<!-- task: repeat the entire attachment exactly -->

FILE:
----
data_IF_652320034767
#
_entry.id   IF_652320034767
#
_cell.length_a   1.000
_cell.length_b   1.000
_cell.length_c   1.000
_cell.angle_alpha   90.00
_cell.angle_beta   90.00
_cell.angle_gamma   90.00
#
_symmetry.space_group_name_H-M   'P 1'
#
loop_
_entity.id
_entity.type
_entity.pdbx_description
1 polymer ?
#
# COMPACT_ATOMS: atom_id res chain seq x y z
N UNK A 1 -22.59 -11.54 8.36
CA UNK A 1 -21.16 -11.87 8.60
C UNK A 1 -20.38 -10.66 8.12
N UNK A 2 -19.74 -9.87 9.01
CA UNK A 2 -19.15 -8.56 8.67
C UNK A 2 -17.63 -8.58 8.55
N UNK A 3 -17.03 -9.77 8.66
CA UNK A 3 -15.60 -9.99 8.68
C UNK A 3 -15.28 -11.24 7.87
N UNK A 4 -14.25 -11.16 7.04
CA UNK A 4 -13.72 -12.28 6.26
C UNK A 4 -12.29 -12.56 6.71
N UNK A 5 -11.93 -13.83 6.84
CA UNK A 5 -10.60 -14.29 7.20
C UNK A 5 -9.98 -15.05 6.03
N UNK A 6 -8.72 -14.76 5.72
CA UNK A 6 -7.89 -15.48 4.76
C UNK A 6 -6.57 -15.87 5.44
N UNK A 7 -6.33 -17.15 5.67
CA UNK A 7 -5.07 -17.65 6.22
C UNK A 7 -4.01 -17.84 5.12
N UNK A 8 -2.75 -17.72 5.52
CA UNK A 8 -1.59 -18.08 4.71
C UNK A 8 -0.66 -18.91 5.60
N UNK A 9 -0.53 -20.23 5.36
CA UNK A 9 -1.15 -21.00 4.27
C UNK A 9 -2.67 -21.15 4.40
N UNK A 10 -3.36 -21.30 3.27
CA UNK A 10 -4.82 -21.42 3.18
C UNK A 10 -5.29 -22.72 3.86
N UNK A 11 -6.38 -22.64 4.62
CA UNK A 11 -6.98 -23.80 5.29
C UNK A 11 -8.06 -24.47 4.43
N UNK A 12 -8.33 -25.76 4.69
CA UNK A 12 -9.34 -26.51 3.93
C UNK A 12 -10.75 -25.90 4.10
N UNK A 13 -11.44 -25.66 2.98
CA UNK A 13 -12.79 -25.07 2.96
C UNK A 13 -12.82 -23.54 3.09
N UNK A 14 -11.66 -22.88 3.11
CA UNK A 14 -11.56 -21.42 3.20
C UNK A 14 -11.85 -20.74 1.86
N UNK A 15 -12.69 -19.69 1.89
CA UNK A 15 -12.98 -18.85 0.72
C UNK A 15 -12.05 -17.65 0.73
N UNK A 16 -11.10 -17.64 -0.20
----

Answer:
data_IF_652320034767
#
_entry.id   IF_652320034767
#
_cell.length_a   1.000
_cell.length_b   1.000
_cell.length_c   1.000
_cell.angle_alpha   90.00
_cell.angle_beta   90.00
_cell.angle_gamma   90.00
#
_symmetry.space_group_name_H-M   'P 1'
#
loop_
_entity.id
_entity.type
_entity.pdbx_description
1 polymer ?
#
# COMPACT_ATOMS: atom_id res chain seq x y z
N UNK A 1 -22.59 -11.54 8.36
CA UNK A 1 -21.16 -11.87 8.60
C UNK A 1 -20.38 -10.66 8.12
N UNK A 2 -19.74 -9.87 9.01
CA UNK A 2 -19.15 -8.56 8.67
C UNK A 2 -17.63 -8.58 8.55
N UNK A 3 -17.03 -9.77 8.66
CA UNK A 3 -15.60 -9.99 8.68
C UNK A 3 -15.28 -11.24 7.87
N UNK A 4 -14.25 -11.16 7.04
CA UNK A 4 -13.72 -12.28 6.26
C UNK A 4 -12.29 -12.56 6.71
N UNK A 5 -11.93 -13.83 6.84
CA UNK A 5 -10.60 -14.29 7.20
C UNK A 5 -9.98 -15.05 6.03
N UNK A 6 -8.72 -14.76 5.72
CA UNK A 6 -7.89 -15.48 4.76
C UNK A 6 -6.57 -15.87 5.44
N UNK A 7 -6.33 -17.15 5.67
CA UNK A 7 -5.07 -17.65 6.22
C UNK A 7 -4.01 -17.84 5.12
N UNK A 8 -2.75 -17.72 5.52
CA UNK A 8 -1.59 -18.08 4.71
C UNK A 8 -0.66 -18.91 5.60
N UNK A 9 -0.53 -20.23 5.36
CA UNK A 9 -1.15 -21.00 4.27
C UNK A 9 -2.67 -21.15 4.40
N UNK A 10 -3.36 -21.30 3.27
CA UNK A 10 -4.82 -21.42 3.18
C UNK A 10 -5.29 -22.72 3.86
N UNK A 11 -6.38 -22.64 4.62
CA UNK A 11 -6.98 -23.80 5.29
C UNK A 11 -8.06 -24.47 4.43
N UNK A 12 -8.33 -25.76 4.69
CA UNK A 12 -9.34 -26.51 3.93
C UNK A 12 -10.75 -25.90 4.10
N UNK A 13 -11.44 -25.66 2.98
CA UNK A 13 -12.79 -25.07 2.96
C UNK A 13 -12.82 -23.54 3.09
N UNK A 14 -11.66 -22.88 3.11
CA UNK A 14 -11.56 -21.42 3.20
C UNK A 14 -11.85 -20.74 1.86
N UNK A 15 -12.69 -19.69 1.89
CA UNK A 15 -12.98 -18.85 0.72
C UNK A 15 -12.05 -17.65 0.73
N UNK A 16 -11.10 -17.64 -0.20